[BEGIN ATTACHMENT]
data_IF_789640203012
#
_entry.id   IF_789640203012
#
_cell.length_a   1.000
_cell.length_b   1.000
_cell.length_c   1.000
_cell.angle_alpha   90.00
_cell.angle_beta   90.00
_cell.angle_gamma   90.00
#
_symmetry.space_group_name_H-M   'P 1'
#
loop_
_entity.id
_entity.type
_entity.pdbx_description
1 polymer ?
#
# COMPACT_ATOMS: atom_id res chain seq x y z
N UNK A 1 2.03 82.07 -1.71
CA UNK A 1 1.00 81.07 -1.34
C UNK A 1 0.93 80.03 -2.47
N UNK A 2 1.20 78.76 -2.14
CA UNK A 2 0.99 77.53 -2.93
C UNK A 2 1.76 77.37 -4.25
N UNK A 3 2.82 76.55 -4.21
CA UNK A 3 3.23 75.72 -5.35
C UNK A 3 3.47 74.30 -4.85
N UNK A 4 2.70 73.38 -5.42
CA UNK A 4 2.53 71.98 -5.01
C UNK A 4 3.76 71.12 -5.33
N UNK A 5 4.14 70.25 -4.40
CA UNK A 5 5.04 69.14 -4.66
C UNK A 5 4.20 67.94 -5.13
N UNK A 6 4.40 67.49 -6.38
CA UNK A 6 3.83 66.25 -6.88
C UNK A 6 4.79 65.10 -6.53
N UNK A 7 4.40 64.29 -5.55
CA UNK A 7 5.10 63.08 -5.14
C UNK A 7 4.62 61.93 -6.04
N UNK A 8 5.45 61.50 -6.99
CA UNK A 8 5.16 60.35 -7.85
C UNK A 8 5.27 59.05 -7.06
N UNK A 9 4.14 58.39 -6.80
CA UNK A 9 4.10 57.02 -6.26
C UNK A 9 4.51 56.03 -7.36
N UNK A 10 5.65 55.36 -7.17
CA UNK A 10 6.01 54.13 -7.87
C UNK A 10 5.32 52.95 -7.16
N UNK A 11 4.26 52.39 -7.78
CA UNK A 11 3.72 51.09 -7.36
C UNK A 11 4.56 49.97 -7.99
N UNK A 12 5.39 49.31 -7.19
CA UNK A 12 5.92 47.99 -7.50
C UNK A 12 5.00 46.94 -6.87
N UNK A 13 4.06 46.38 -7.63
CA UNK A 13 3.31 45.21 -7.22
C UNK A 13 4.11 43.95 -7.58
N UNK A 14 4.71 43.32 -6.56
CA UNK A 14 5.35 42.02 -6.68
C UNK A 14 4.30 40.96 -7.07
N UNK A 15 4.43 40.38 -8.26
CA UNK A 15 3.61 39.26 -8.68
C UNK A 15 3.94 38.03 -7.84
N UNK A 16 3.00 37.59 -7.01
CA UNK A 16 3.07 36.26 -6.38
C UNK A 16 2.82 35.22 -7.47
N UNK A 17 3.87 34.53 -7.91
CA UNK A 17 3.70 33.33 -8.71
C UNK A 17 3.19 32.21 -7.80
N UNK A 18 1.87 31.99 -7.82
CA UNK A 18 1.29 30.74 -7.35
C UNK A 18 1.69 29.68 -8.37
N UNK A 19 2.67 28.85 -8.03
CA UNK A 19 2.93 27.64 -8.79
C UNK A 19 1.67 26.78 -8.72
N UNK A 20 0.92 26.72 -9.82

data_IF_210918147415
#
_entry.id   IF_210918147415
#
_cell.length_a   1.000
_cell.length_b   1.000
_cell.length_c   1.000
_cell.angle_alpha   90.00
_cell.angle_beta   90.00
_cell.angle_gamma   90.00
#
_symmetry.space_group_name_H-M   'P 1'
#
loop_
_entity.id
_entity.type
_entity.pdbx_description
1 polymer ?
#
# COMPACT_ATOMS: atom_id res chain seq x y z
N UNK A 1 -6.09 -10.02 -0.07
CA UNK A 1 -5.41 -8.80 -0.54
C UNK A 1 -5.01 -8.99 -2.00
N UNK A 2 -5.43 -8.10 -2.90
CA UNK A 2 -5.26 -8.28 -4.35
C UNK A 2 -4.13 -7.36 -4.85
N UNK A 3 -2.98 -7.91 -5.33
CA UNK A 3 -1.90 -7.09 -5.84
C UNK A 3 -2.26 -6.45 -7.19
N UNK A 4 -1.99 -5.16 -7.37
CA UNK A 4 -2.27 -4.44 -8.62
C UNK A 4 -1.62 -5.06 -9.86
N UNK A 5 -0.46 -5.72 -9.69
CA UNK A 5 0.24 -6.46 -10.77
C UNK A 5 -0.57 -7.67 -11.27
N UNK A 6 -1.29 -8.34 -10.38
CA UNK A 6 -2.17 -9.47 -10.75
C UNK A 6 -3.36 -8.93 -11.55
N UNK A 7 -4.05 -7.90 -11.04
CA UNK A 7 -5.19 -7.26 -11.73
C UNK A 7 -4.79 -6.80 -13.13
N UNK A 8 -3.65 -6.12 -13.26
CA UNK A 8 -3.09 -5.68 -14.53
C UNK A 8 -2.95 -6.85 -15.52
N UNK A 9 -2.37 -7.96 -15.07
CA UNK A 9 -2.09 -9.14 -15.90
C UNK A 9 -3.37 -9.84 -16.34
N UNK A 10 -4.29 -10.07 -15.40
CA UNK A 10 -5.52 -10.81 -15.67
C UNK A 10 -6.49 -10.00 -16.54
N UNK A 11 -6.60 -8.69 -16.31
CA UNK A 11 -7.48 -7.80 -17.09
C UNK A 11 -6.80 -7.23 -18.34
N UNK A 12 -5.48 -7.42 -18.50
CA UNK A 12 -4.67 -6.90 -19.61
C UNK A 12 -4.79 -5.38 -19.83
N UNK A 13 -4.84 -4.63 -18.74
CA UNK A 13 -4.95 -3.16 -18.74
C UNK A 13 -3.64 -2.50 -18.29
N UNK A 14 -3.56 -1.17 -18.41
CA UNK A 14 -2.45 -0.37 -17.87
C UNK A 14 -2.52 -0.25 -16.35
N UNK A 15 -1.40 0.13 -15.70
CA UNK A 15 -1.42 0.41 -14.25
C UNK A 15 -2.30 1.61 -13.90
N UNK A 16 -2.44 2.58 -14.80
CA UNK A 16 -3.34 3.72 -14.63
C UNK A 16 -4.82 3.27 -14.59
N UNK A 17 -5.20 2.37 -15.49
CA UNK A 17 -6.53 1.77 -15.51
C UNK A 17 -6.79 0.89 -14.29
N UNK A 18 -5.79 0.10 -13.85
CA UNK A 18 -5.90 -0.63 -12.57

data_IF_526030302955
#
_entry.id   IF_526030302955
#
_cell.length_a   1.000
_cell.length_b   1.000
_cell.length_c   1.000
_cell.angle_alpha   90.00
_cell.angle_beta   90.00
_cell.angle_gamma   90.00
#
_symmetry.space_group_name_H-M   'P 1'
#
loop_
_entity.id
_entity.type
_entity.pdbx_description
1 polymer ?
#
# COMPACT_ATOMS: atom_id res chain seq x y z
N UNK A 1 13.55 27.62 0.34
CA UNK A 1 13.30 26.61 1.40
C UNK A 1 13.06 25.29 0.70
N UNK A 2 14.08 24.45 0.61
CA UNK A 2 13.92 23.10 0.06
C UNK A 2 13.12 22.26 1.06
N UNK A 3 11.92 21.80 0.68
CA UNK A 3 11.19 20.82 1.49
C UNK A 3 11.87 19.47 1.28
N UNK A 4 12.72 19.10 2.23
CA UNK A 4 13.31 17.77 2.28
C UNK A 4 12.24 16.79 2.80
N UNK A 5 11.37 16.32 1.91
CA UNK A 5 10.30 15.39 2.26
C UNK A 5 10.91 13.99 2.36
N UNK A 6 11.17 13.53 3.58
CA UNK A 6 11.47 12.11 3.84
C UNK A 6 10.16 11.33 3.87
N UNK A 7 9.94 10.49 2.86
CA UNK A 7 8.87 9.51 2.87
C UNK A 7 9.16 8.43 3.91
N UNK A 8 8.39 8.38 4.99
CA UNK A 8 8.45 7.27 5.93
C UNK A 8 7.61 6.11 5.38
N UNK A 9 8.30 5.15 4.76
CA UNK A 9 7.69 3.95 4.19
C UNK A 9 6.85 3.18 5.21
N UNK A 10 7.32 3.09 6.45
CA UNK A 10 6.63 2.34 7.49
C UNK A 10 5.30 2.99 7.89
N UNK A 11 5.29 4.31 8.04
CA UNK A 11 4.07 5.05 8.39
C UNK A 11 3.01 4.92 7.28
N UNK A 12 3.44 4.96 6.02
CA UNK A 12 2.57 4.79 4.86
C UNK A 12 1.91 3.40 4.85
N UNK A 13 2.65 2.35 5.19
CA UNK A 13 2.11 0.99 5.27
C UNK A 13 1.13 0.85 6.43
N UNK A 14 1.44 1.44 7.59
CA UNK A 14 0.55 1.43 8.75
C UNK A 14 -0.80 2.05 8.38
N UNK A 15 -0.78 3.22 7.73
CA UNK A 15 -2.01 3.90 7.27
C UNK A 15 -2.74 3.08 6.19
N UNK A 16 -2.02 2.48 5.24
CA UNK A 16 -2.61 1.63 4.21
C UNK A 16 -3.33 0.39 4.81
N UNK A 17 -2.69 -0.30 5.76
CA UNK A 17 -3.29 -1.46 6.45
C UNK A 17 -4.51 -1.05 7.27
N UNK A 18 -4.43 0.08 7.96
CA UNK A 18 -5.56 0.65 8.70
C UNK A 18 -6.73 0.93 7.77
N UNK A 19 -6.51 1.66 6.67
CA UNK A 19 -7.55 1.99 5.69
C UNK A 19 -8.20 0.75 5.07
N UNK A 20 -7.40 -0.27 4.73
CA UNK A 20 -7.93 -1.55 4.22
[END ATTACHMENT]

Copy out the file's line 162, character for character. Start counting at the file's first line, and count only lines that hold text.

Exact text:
#